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Thursday, August 17, 2017

Trying To Understand



Those of you who read my writing know I have some pretty strong beliefs. These beliefs are based upon my core values and spring from how I was raised as well as from individuals who have been in my life over time. Some of these individuals have had an immediate impact on my life and on my heart and soul, while others impacted me in many small ways over time.

I think of these latter folks as I do a crock pot.

In the morning, we load the meat and other ingredients into the pot, turn it on and several hours later, we have a delicious meal.

I think each of us can point to one or two individuals who have impacted us in the same way. Not right away, but over time. Not necessarily in one big, grand way, but in several and perhaps many small ways until we look at ourselves in the mirror and come to the conclusion that we’ve changed. Hopefully, for the better.

I don’t understand, I can’t comprehend, and therefore I can’t explain what took place this past weekend in Charlottesville, VA, much less explain why it took place. Just can’t.

I’ve always believed in the innate goodness of mankind. I’ve always believed that each of us has a capacity for good. Treating others respectfully, kindly, gently and with love, I believe, is our first inclination as a human race.

In my writing, I’ve urged you- the reader- to see beyond your own situation and circumstance and make a positive difference in the lives of others. Each of us has that capacity and each of us has hundreds of opportunities in the course of a week in which to do so.

I’ve always believed that love and kindness can and will overcome hate and meanness. I honestly believe that with my whole heart, mind and soul. I believe our first inclination is to love, to bring peace, to be gentle, to be friendly, to be kind. Our first inclination and hopefully, our only inclination. I HAVE to believe that . . . we HAVE to believe that because if we don’t, the alternative is too horrible to consider.

So when I turned on the news, saw Facebook posts, and videos and Tweets, and hear speeches, I am left Trying To Understand.

At first, I was in shock and watched in disbelief. And then, I had questions . . .

How is it that such a large group can chant ugly slogans intended to intimidate and display hatred and inflict pain? How is it that men and women of all ages would join in and think that’s okay? How is it possible for a human being essentially made up of the same molecules, tissue and fluid as another feels and believes they are somehow superior to another based upon the color of one’s skin, one’s religion, one’s ethnicity?

Trying To Understand, but I just don’t get it. I just don’t.

And how is it that so many silently agree with them? Why isn’t there more outrage? Why is it condoned at the highest levels?

I mean, wars were fought against this belief. Brave men and women died fighting against the very action, the very words, the very beliefs espoused this past weekend in Charlottesville, VA and now, fifty, sixty, seventy years later, it’s suddenly okay? How is this possible? How?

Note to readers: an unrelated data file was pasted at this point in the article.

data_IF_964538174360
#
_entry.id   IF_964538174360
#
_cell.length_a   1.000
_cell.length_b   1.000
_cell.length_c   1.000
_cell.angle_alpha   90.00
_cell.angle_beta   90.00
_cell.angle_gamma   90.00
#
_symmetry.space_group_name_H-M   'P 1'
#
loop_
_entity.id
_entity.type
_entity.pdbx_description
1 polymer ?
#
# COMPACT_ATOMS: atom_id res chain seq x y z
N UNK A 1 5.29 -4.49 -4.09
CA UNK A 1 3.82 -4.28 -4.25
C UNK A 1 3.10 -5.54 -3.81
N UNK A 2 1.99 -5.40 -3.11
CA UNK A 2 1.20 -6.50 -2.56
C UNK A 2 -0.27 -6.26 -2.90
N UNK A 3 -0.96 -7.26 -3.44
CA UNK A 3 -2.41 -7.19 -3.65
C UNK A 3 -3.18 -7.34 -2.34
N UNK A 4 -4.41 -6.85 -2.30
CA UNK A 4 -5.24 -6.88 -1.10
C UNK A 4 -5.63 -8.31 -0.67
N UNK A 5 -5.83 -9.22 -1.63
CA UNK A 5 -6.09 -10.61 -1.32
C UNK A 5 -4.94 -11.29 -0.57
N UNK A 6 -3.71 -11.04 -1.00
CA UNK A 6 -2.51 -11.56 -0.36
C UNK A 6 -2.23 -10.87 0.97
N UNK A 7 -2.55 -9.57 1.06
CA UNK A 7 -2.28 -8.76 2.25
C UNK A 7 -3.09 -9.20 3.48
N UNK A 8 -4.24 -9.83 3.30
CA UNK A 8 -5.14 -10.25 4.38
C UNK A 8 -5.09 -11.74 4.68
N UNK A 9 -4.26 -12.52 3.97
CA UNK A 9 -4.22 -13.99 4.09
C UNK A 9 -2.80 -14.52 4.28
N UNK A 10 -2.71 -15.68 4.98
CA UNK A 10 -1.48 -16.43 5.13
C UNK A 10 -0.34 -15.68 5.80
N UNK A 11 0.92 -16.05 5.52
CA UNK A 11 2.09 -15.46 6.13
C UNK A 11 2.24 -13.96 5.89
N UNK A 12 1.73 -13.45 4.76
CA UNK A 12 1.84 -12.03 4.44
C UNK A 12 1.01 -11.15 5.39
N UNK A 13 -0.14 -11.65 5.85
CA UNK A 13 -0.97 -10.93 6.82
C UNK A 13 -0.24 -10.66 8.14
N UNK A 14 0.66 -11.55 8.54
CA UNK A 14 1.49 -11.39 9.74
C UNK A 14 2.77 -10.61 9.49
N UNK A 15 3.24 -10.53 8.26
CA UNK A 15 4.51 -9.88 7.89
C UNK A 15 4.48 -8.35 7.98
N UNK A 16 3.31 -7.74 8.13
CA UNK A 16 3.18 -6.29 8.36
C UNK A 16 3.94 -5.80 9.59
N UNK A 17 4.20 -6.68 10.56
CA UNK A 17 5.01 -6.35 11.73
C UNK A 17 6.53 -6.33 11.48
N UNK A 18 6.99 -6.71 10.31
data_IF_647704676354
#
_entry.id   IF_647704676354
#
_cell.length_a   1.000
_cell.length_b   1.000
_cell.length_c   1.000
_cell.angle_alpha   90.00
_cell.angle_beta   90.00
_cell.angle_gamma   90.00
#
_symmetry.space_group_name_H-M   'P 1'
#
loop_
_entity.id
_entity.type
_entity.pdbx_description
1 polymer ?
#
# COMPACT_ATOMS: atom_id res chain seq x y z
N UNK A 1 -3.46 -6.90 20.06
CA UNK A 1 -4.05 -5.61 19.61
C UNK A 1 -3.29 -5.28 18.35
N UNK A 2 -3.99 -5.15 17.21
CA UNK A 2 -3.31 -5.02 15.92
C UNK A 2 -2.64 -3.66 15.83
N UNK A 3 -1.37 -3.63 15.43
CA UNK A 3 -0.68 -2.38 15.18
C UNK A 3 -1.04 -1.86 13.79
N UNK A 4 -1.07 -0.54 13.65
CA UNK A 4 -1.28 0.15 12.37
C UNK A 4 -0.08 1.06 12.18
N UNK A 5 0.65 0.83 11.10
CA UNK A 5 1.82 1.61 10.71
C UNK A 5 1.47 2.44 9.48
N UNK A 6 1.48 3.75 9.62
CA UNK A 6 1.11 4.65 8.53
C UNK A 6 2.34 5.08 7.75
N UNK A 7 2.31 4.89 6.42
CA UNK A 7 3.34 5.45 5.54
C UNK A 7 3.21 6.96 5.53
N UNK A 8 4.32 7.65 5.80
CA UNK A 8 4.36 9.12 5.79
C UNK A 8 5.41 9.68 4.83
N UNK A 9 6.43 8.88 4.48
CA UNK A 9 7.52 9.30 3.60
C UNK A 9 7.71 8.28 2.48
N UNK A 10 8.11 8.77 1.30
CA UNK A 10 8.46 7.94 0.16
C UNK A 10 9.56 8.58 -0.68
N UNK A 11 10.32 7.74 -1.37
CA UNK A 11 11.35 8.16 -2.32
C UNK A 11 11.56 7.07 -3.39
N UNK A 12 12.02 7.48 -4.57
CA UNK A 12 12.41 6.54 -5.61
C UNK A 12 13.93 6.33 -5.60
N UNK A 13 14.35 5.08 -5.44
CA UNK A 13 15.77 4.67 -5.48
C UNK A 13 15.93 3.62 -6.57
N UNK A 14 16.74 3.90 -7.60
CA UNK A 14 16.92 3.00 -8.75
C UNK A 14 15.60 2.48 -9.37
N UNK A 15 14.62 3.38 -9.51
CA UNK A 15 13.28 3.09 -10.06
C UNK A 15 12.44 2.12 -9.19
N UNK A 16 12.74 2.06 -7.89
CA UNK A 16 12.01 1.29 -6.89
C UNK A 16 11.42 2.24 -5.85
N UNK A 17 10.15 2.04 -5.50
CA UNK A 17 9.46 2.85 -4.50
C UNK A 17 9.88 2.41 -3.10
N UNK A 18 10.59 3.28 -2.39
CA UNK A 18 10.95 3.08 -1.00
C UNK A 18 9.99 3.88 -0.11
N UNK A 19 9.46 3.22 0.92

Did we somehow forget D-Day, Pearl Harbor, Dunkirk, Normandy, Auschwitz, Buchenwald, the Warsaw Ghetto, Anne Frank, Martin Luther King, Malala Yousafzai, Mother Teresa and more currently, Iran, Iraq, and Afghanistan? Did we somehow forget all the blood that was shed? All the lives that were lost? All the bodies that have been maimed and minds damaged? Did we somehow forget the Selma March, the I-Have-A-Dream speech, the little lady who refused to sit in the back of the bus, and the three civil rights workers murdered and buried in a dump?

Trying To Understand, but I just don’t get it. I just don’t.

I worry for my daughters, Hannah and Emily, and the students that will walk through our doors in two weeks. I worry about what kind of world we are leaving for them, knowing that I can’t be present 24-7 to protect them. I worry for their children and for children to come.

And what I find truly scary is that some of those same men and women who marched in Charlottesville, VA will go back to work in society: as bankers, as doctors and nurses, as loan officers, as teachers, as cops and soldiers, as bakers, and store owners. I find that truly scary because these same folks harbor the ugliness of last weekend and that their hearts, their minds and their souls have not changed to fit in with society. But like a smoldering fire ready to spark and burn and rage, they are there. Waiting. Plotting. Planning. And worst of all, hating and thinking of themselves as somehow superior. These same folks who attend church and pray to the same God I pray to. Kind of scary. Really scary. Something to think about . . .

Please, please, Live Your Life, and Make A Positive Difference!

2 comments:

  1. Joe, your thoughts are provocative and spot-on! To continue with your "crock pot" analogy, you provide a "delicious" entree seasoned with the seasoning of your words! Thank you!

    ReplyDelete
  2. Thank you, Dan. I appreciate it. Thanks for reading my posts.

    ReplyDelete

Thank you for your comment. I welcome your thought. Joe